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50 YEARS AGO
Thursday, Aug. 15, 1963
Joseph Cook, son of Mr. and Mrs. J.D. Cook, received a hand and wrist injury at football practice Monday night. A bone above the thumb and across the wrist was fractured.
Paul Simpson sustained a cracked bone in his right elbow Saturday night while participating in a practice game at the Ruritan Recreation field between church teams.
The Kentucky State Fair was set for Sept. 6-14 with a rodeo and appearance by the Beverly Hillbillies. Also appearing were the Aztec Birdmen and the championship horse show, Renfro Valley fun, Rock ‘n’ Rollers Sam Cooke, Dion and Chuck Jackson.
Blacksnake throttles large hen hawk
A dramatic battle to the death took place Sunday afternoon on the old Penny’s Chapel road when a hen hawk, about a foot tall with a 4-foot wing-spread, supposedly swooped down to catch a 4 foot blacksnake for dinner and was instead caught by the reptile.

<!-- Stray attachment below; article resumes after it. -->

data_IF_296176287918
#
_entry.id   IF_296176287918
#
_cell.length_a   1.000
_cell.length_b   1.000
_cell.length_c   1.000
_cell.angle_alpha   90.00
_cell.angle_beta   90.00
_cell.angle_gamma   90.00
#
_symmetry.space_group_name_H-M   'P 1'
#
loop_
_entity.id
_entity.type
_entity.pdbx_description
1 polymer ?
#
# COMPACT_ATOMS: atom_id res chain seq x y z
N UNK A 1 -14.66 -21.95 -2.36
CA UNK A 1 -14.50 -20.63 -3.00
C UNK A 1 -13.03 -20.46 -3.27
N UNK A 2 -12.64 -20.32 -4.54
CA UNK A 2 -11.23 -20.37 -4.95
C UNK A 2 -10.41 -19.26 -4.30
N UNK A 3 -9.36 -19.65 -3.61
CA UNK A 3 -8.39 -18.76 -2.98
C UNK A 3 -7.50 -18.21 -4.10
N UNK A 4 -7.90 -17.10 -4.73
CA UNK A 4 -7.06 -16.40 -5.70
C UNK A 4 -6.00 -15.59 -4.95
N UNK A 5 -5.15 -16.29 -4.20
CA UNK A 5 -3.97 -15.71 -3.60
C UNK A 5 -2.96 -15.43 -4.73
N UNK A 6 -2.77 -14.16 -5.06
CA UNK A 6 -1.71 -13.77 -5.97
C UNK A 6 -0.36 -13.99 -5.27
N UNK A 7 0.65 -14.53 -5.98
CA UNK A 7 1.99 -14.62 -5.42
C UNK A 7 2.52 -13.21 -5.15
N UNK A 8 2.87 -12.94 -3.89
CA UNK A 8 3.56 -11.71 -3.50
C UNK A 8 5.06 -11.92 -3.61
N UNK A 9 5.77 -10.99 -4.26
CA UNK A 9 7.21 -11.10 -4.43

Leon Hawkins, Adolph Darnell and his son, Wayne, found the pair locked in a death struggle and dispatched both of them.
The hawk had one foot clamped around the snake’s 1-inch body but the snake had two coils around the fowl’s neck and one around each of its wings and was slowly choking it to death. The tip of the hawk’s wings could barely flutter, Hawkins said. But the snake was smart enough to keep its head a foot or so away from the bird’s murderous beak all during the struggle.